Doug Rickard scours Google's maps to find instances of the ordinary buried inside.

California-based artist Doug Rickard does for Google Street View what the pause button does to video — he frames moments that previously existed only in passing.

Rickard explains his process of finding print-worthy images in Street View in a recent PBS NewsHour report narrated by KQED's Scott Shafer:

The sort of drive-by picture-taking is symbolic in a way of the anonymous, you know, nature of how these people live. Even the textures of the images, which is almost broken down in terms of the digital artifacts and the pixelation, it feels -- poetic I think is the right word.

Rickard is not the first to use Street View in this way. In July, The Observer highlighted the Street View work of Michael Wolf and Jon Rafman. Despite using the same source material, the work of these artists is markedly different. Where Rafman's feel sensational and Wolf's artistic, Rickard's feel completely down-to-earth. The Observer article notes, "It was William Eggleston who coined the phrase 'photographing democratically' but Rickard has used Google's indiscriminate omniscience to radically extend this enterprise – technologically, politically and aesthetically."

Use of such technology creates a distance between subject and photographer, but also provides unparalleled access to places. It also removes the dual considerations of framing and simultaneously capturing a moment — on Street View, the moments are already captured.

The NewsHour report, below.

About the Author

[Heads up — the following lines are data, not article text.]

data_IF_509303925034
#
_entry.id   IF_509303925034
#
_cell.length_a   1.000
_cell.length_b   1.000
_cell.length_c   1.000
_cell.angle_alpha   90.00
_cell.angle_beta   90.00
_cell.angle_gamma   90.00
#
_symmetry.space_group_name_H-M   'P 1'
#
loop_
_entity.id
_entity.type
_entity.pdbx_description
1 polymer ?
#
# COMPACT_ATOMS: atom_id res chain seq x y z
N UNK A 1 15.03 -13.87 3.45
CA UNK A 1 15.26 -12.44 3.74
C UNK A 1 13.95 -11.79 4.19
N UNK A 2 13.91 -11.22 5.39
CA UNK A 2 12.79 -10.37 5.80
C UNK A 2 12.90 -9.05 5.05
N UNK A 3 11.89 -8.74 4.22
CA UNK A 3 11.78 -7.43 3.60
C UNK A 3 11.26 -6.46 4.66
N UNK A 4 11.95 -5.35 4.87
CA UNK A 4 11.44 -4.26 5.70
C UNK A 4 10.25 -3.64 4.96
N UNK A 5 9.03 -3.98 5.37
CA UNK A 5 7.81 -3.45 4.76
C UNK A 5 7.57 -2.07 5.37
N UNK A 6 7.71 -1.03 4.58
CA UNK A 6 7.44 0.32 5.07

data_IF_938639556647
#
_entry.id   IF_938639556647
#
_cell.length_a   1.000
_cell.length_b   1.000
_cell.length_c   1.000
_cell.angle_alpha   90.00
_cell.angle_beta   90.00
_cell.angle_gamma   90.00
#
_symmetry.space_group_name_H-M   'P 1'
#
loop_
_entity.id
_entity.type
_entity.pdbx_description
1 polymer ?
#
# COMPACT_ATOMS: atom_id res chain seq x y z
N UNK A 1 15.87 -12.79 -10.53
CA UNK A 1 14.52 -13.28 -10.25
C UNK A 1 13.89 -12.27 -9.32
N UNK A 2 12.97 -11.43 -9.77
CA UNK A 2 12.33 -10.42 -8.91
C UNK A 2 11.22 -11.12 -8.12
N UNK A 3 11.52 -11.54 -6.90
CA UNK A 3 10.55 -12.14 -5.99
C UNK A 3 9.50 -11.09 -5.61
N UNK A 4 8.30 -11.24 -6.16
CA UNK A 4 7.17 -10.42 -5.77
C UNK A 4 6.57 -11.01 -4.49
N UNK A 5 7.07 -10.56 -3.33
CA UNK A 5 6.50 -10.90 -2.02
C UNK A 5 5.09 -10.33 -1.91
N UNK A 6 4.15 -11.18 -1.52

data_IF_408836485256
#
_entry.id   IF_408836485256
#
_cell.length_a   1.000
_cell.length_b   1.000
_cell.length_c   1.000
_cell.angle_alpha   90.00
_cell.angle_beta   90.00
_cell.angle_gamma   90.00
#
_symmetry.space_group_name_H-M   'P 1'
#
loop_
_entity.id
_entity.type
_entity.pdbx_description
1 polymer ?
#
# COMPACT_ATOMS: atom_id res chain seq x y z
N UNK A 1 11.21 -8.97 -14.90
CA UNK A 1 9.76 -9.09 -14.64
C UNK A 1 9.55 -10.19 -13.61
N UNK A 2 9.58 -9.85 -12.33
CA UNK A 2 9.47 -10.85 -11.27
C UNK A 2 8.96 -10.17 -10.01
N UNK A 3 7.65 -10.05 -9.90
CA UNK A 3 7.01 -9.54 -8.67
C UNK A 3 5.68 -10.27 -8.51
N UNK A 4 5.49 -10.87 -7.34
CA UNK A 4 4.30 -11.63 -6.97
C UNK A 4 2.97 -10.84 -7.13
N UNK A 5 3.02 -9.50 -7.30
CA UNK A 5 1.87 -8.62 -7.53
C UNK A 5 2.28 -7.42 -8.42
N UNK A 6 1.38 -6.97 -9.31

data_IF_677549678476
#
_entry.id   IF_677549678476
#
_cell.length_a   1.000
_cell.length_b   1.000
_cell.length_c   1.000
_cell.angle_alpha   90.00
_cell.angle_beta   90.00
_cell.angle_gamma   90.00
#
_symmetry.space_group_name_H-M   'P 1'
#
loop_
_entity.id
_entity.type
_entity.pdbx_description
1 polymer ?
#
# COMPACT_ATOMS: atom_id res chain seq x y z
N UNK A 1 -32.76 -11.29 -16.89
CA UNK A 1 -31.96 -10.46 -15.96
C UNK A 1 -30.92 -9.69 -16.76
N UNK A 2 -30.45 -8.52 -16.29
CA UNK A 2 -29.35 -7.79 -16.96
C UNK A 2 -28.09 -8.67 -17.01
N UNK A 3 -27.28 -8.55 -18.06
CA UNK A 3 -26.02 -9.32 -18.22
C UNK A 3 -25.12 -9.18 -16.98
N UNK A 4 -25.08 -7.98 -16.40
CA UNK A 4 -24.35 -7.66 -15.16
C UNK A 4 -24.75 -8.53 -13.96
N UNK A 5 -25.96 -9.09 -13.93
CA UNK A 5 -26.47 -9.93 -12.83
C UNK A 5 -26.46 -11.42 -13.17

Most Popular

  1. Transportation

    The Automotive Liberation of Paris

    The city has waged a remarkably successful effort to get cars off its streets and reclaim walkable space. But it didn’t happen overnight.

  2. An aisle in a grocery store
    Equity

    It's Not the Food Deserts: It's the Inequality

    A new study suggests that America’s great nutritional divide goes deeper than the problem of food access within cities.

  3. A dockless bikeshare bike on the streets of D.C.
    Transportation

    What People Mean When They Call Dockless Bikeshare a 'Nuisance'

    In Washington, D.C., some residents are not enthusiastic about the free-range rent-a-bikes.

  4. A man sits in a room alone.
    Equity

    The World's First Minister of Loneliness

    Britain just created an entirely new ministry to tackle this serious public health concern.

  5. Life

    To the People Who Want to Spend 36 Hours in Washington

    Spend a day-and-a-half in D.C. and you just might find a city beyond the politico caricature.